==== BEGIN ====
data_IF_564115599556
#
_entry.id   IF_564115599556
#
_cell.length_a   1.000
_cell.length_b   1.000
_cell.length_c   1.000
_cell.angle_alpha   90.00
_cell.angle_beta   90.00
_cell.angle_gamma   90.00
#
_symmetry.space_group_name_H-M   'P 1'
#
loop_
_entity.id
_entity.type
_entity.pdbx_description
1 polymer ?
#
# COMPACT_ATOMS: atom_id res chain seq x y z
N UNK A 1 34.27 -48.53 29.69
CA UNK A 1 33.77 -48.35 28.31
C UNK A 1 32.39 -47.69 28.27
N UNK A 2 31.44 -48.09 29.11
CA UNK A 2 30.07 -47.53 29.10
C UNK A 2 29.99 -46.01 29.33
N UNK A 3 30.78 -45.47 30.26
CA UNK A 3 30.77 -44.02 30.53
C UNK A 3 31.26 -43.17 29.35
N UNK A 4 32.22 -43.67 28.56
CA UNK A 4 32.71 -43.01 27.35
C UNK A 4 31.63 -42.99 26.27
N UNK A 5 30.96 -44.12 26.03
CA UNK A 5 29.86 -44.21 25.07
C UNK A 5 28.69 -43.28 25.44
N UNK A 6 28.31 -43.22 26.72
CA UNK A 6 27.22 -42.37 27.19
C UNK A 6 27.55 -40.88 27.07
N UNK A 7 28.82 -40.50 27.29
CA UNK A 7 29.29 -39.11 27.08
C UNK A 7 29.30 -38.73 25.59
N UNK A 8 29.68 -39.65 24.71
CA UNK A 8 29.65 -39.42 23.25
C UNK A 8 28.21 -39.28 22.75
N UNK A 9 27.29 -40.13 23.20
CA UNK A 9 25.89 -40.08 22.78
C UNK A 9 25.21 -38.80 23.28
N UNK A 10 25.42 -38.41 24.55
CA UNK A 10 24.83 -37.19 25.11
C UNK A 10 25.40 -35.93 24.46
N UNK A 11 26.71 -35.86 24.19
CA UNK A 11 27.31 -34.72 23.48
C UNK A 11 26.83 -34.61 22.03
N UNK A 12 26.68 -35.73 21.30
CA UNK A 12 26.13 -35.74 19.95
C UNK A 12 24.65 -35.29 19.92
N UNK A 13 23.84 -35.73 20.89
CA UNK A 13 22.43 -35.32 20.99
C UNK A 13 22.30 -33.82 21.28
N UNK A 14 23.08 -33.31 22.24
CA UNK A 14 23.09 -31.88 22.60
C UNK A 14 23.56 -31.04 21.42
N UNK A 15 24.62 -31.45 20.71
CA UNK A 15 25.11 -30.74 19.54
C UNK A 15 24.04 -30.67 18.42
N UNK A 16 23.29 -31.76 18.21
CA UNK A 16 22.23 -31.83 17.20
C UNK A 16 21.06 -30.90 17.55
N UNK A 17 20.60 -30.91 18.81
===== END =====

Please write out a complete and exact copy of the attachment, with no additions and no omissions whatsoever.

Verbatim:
data_IF_564115599556
#
_entry.id   IF_564115599556
#
_cell.length_a   1.000
_cell.length_b   1.000
_cell.length_c   1.000
_cell.angle_alpha   90.00
_cell.angle_beta   90.00
_cell.angle_gamma   90.00
#
_symmetry.space_group_name_H-M   'P 1'
#
loop_
_entity.id
_entity.type
_entity.pdbx_description
1 polymer ?
#
# COMPACT_ATOMS: atom_id res chain seq x y z
N UNK A 1 34.27 -48.53 29.69
CA UNK A 1 33.77 -48.35 28.31
C UNK A 1 32.39 -47.69 28.27
N UNK A 2 31.44 -48.09 29.11
CA UNK A 2 30.07 -47.53 29.10
C UNK A 2 29.99 -46.01 29.33
N UNK A 3 30.78 -45.47 30.26
CA UNK A 3 30.77 -44.02 30.53
C UNK A 3 31.26 -43.17 29.35
N UNK A 4 32.22 -43.67 28.56
CA UNK A 4 32.71 -43.01 27.35
C UNK A 4 31.63 -42.99 26.27
N UNK A 5 30.96 -44.12 26.03
CA UNK A 5 29.86 -44.21 25.07
C UNK A 5 28.69 -43.28 25.44
N UNK A 6 28.31 -43.22 26.72
CA UNK A 6 27.22 -42.37 27.19
C UNK A 6 27.55 -40.88 27.07
N UNK A 7 28.82 -40.50 27.29
CA UNK A 7 29.29 -39.11 27.08
C UNK A 7 29.30 -38.73 25.59
N UNK A 8 29.68 -39.65 24.71
CA UNK A 8 29.65 -39.42 23.25
C UNK A 8 28.21 -39.28 22.75
N UNK A 9 27.29 -40.13 23.20
CA UNK A 9 25.89 -40.08 22.78
C UNK A 9 25.21 -38.80 23.28
N UNK A 10 25.42 -38.41 24.55
CA UNK A 10 24.83 -37.19 25.11
C UNK A 10 25.40 -35.93 24.46
N UNK A 11 26.71 -35.86 24.19
CA UNK A 11 27.31 -34.72 23.48
C UNK A 11 26.83 -34.61 22.03
N UNK A 12 26.68 -35.73 21.30
CA UNK A 12 26.13 -35.74 19.95
C UNK A 12 24.65 -35.29 19.92
N UNK A 13 23.84 -35.73 20.89
CA UNK A 13 22.43 -35.32 20.99
C UNK A 13 22.30 -33.82 21.28
N UNK A 14 23.08 -33.31 22.24
CA UNK A 14 23.09 -31.88 22.60
C UNK A 14 23.56 -31.04 21.42
N UNK A 15 24.62 -31.45 20.71
CA UNK A 15 25.11 -30.74 19.54
C UNK A 15 24.04 -30.67 18.42
N UNK A 16 23.29 -31.76 18.21
CA UNK A 16 22.23 -31.83 17.20
C UNK A 16 21.06 -30.90 17.55
N UNK A 17 20.60 -30.91 18.81